Home General Netflix’s Death to 2020 feels more like Death to 2010

Netflix’s Death to 2020 feels more like Death to 2010

Netflix’s Death to 2020 feels more like Death to 2010

In the opening moments of Netflix’s new comedy special Death to 2020, Samuel L. Jackson, playing a jaded veteran reporter named Dash Bracket, asks the fictional filmmakers what their fictional documentary is for.

The offscreen interviewers never answer the question, and that lack of clarity sums up this hour-long parody. A mockumentary “year in review” from Charlie Brooker, a.k.a. the Black Mirror guy, Death to 2020 is an experiment that never justifies itself.

Star-studded and full of rote archival footage, Death to 2020 is aggressively bland, as if something about 2020 defied Brooker’s attempts to parody it. It’s not as if he doesn’t make the effort: The skit-filled satire boasts nearly 20 writers. There aren’t 20 jokes to be found in this retrospective, however, and that’s not because the subject isn’t rife with absurdity.

But unlike Brooker’s more shrewd comedic efforts — for example, the acerbic satire of Black Mirror’s Gamergate-inspired season four episode “USS Callister” — this outing is completely toothless. Most of the show’s 67 minutes just tell us what we already know, because we just lived through it. The premise of Death to 2020 seems to be that the audience will enjoy reliving the year, much in the way that Rifftrax fans enjoy subjecting themselves to bad movies. But the horrors of 2020 aren’t exactly A-list box office draws or must-watch material — and without quality commentary to enliven the trip down memory lane, the film is a tedious hour wasted.

From the beginning, Death to 2020 is palpably unfunny. Hugh Grant dons a blond wig and plays a historian who snarks about politicians. Tracey Ullman dons a blonde wig and plays the queen, who snarks about Meghan Markle. There’s an Elon Musk parody named Bark Multiverse (Kumail Nanjiani), who builds a survival bunker, because of course there is and of course he does. A scientist named Pyrex Flask (Samson Kayo) drops the mildest humor imaginable about Covid-19 and the pandemic.

It’s all incredibly banal and deeply uninspired. The most stringent thing the documentary has to say about Republicans who support Trump is — wait for it — they’re creating their own reality. The most stringent thing it can find to fling at Joe Biden is — wait for it — he’s really old. I bet you can already guess exactly what the writers think of cancel culture. That’s right: They’re not fans!

This type of paint-by-numbers humor doesn’t really lend itself to tackling deeper aspects of the culture war, such as the ongoing epistemic crisis or the protests against police brutality, but Brooker and company have, of course, given themselves the assignment of raising those issues too. It’s all in the service of painting the coronavirus as a four-in-one apocalyptic horseman, bearing down on us for our sin of spending too much time screaming at one another on Twitter.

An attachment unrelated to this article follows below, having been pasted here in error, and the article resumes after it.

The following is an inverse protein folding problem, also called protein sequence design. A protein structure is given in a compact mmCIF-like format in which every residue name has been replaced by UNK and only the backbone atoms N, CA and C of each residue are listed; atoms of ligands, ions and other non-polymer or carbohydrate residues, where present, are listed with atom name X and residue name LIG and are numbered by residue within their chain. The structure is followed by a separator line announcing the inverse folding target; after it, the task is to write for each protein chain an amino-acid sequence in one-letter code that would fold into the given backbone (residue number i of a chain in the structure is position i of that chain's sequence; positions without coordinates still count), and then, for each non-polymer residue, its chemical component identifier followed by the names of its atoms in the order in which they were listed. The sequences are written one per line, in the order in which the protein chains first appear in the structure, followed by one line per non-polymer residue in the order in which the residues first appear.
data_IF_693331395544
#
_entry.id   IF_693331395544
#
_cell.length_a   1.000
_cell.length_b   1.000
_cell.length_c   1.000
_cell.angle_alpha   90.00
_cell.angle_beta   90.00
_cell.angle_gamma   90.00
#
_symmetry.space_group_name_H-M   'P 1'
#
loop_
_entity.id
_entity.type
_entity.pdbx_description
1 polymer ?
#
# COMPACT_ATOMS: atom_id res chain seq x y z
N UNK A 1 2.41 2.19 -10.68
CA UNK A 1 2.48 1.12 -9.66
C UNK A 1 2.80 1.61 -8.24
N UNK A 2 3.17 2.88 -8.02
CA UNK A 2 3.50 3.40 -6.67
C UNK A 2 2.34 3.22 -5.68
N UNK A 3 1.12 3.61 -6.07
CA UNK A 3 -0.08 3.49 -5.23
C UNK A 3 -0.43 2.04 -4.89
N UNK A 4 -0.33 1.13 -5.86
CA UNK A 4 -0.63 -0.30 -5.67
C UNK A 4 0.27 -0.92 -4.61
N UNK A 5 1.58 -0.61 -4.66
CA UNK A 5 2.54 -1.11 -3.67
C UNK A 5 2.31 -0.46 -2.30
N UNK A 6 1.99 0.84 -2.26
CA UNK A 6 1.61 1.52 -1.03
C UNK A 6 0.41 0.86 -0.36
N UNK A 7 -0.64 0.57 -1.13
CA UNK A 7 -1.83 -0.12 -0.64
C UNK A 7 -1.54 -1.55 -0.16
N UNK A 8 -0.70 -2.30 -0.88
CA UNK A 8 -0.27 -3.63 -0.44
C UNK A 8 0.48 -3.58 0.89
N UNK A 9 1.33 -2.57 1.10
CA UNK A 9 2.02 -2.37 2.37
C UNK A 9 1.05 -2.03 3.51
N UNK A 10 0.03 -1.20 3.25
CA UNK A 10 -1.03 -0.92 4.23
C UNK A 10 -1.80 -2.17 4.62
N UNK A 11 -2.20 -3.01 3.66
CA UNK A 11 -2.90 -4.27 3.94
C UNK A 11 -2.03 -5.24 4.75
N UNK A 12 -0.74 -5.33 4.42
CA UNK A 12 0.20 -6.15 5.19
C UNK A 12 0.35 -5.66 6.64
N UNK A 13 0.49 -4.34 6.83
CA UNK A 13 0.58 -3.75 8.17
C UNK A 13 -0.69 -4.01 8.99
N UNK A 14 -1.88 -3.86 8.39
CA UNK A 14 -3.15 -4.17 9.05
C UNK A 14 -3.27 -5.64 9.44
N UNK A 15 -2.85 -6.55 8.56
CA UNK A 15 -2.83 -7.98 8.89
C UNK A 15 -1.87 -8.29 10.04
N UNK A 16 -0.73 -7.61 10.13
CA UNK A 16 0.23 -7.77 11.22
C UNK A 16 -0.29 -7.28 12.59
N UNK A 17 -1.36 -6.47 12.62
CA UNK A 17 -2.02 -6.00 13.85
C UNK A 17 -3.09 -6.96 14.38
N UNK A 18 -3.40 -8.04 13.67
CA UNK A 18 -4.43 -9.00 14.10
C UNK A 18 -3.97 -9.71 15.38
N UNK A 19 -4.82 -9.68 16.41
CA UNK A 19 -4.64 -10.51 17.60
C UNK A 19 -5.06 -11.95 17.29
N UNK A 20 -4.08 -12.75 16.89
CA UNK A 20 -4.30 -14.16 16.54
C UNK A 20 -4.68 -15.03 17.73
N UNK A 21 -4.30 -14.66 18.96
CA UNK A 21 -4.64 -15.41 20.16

Brooker does love skewering narcissistic, extremely online types for being too addicted to social media. But if that sermon felt empty when it was dressed up in Black Mirror’s fancier clothing, here, where it’s framed as the mockumentary’s main, threadbare takeaway, it just comes off as vapid and unoriginal. Perhaps Death to 2020’s absolute worst offense is that it wastes Stranger Things’ resident teen dad, Joe Keery, on its dumb social media jokes, tarnishing his hitherto flawless track record. We get it, Charlie Brooker: YouTubers and influencers are all shallow and clout-obsessed, and 2008 wants its punchlines back. Thank u, next.

Brooker achieves something close to meaningful commentary on the year only when he and the rest of the writers stop cracking tired jokes and allow the absurdity of the year’s images to speak for themselves. For example, during a clip from an anti-Covid-19 protest, one would-be patriot holds a sign that proclaims, “The vaccine is in the boxcar” — an apparent reference to the Holocaust. This moment goes unaddressed by the film, because it’s nearly unaddressable. How do you respond to that level of disconnect from reality?

Unfortunately for us, those moments of silent commentary are much too rare. Brooker and his army of writers cover every major beat from the last 14 months — if not exhaustively, then exhaustedly (and exhaustingly). The infamous US presidential debate? “A rap battle in a senior home.” As for Trump, perhaps he’d have been less susceptible to Covid “if someone told him white hoods protect against the virus.”

I take it back. The worst offense of Death to 2020 isn’t that it wastes so many of its star-studded cast members, from Leslie Jones to Lisa Kudrow. It’s that, for all it wants to paint social media as the enemy, every bit of its humor feels like a social media rehash. It’s as if the humor writers searched Twitter for the algorithmically generated “top” tweets on every one of their assigned topics, scribbled down anything with more than 1,500 likes, and called it a day.

Maybe if you truly weren’t paying any attention to world news, or social media, during the last 12 months, you might get something out of this hit parade. But otherwise, Death to 2020 is ultimately just more of the same painfully humorless noise that’s made up most of the year.

This article is auto-generated by Algorithm Source: www.vox.com

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